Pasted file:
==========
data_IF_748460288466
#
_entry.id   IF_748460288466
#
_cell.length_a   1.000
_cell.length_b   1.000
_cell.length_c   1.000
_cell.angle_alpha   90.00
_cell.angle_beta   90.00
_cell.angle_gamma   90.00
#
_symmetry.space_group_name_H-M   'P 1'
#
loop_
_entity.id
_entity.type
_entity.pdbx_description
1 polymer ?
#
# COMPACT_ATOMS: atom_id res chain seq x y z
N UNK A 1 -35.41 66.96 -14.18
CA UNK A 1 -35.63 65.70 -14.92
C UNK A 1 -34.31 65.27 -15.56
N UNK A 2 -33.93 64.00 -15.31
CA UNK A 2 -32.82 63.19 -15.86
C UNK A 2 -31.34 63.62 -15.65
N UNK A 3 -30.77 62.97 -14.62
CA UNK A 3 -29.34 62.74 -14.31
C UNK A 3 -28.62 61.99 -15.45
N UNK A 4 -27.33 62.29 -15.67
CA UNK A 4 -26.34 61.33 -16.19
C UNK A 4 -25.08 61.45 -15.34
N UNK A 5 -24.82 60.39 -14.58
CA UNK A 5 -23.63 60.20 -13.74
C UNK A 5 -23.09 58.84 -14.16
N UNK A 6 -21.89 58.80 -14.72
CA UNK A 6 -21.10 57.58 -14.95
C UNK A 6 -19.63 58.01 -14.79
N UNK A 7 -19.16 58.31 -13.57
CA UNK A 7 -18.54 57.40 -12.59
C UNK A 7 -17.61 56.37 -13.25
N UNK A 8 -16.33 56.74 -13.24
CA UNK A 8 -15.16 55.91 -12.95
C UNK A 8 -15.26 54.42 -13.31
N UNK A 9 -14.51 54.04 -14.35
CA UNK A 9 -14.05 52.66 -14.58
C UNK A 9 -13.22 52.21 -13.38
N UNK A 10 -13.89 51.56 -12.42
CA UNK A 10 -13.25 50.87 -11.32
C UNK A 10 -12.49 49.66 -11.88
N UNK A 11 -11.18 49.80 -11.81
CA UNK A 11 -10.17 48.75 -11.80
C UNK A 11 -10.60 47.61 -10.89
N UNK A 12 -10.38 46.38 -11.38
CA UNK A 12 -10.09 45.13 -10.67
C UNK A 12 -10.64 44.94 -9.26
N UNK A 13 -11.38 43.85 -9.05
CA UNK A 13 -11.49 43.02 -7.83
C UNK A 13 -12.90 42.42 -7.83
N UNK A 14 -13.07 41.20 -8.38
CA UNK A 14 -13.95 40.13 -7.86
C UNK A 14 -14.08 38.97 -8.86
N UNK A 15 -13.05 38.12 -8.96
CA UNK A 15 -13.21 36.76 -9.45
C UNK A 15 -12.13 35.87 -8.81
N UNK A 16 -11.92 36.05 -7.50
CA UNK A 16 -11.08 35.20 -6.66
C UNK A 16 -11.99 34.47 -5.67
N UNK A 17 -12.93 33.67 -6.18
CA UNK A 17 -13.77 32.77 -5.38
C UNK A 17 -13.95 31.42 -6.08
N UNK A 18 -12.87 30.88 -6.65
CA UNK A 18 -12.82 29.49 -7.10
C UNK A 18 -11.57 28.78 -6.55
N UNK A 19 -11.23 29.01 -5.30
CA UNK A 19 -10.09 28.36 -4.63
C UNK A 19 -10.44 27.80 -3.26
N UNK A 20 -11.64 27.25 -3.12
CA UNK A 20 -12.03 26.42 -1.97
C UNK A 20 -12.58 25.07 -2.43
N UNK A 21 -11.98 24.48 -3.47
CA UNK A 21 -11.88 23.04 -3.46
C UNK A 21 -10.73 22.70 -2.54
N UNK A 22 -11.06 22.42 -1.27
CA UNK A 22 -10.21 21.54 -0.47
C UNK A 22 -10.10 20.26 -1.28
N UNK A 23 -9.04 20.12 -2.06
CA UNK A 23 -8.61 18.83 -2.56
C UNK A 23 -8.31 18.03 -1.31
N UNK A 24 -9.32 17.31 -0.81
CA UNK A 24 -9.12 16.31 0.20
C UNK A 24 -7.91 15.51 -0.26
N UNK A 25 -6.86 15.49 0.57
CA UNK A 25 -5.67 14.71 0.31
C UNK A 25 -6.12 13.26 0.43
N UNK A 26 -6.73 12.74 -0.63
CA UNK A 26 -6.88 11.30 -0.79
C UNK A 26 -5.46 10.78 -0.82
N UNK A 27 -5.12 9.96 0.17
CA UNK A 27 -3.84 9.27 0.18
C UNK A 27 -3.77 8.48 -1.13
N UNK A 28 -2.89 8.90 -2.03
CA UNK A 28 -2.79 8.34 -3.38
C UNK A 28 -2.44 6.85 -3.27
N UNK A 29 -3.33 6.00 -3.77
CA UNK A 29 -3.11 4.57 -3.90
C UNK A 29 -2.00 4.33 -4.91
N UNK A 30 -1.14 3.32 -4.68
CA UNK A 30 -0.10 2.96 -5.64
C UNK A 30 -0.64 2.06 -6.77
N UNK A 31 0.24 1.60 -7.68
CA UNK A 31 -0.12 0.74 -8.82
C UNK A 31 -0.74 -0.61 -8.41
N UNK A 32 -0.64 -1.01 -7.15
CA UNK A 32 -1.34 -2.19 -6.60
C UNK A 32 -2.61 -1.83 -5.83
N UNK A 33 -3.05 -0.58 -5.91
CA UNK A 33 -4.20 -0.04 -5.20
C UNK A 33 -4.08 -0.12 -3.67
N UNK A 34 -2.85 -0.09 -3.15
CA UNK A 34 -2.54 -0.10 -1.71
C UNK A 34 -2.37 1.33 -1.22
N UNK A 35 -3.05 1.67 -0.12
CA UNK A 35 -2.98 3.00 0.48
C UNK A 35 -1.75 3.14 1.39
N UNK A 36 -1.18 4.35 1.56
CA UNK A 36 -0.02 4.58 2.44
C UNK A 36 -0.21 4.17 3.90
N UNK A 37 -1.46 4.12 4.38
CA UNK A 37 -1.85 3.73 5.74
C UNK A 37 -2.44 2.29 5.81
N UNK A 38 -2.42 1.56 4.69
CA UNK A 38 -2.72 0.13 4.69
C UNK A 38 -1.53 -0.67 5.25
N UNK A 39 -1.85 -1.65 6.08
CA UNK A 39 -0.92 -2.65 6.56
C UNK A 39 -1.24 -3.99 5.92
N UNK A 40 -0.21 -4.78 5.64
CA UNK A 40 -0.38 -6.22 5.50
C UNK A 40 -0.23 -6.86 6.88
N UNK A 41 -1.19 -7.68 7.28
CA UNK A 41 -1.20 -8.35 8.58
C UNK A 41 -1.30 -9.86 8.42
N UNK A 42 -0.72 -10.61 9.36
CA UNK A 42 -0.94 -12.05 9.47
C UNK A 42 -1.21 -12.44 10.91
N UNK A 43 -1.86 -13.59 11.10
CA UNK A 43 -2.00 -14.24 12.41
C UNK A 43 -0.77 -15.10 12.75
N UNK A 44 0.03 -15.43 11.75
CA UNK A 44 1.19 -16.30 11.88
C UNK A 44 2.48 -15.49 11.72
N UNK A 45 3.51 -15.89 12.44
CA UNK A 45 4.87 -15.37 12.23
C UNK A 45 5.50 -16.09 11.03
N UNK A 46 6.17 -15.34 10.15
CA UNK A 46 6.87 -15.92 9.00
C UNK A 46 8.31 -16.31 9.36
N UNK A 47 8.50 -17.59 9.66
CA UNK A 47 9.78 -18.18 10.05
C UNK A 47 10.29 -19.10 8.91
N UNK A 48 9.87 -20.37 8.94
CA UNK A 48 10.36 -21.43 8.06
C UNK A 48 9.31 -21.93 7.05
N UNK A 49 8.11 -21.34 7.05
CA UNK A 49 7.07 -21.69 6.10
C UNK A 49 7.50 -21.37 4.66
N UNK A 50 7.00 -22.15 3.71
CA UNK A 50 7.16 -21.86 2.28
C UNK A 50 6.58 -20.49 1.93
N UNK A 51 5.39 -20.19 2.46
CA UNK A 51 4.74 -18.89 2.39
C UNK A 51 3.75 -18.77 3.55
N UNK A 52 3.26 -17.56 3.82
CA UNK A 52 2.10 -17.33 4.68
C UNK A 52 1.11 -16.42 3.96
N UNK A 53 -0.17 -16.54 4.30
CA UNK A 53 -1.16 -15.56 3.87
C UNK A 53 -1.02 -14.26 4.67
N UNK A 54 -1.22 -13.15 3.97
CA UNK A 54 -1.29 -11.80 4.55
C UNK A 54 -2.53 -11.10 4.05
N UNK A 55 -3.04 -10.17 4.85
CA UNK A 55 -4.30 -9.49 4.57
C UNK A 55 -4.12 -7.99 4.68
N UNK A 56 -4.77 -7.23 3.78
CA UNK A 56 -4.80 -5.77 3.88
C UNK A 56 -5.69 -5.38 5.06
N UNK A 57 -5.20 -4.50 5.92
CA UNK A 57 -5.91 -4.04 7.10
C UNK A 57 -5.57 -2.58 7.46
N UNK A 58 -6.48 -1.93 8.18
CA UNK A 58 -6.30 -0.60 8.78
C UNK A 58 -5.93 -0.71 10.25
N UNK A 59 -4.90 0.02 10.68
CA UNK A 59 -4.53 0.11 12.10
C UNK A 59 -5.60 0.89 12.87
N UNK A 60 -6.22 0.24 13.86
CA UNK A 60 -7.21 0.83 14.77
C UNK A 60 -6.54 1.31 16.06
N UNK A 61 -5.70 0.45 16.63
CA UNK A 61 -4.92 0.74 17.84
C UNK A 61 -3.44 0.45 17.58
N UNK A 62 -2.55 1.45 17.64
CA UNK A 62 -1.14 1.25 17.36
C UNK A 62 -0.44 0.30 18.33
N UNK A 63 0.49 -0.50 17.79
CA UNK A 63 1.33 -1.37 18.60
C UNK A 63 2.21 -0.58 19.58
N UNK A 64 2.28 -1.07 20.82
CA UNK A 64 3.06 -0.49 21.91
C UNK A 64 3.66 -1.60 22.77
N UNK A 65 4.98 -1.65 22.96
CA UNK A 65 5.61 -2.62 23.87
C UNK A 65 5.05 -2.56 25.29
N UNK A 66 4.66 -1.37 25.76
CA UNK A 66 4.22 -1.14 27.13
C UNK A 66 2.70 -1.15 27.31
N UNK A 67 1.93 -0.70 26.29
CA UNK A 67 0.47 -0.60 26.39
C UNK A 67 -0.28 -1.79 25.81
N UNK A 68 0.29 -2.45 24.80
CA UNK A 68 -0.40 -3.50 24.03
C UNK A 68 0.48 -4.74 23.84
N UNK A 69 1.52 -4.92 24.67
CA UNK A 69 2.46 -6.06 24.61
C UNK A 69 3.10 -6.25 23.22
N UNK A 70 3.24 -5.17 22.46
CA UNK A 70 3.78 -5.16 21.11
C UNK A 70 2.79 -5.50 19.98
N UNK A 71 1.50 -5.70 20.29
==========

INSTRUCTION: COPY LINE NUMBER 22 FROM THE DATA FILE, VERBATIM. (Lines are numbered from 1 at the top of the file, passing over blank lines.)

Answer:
CA UNK A 1 -35.63 65.70 -14.92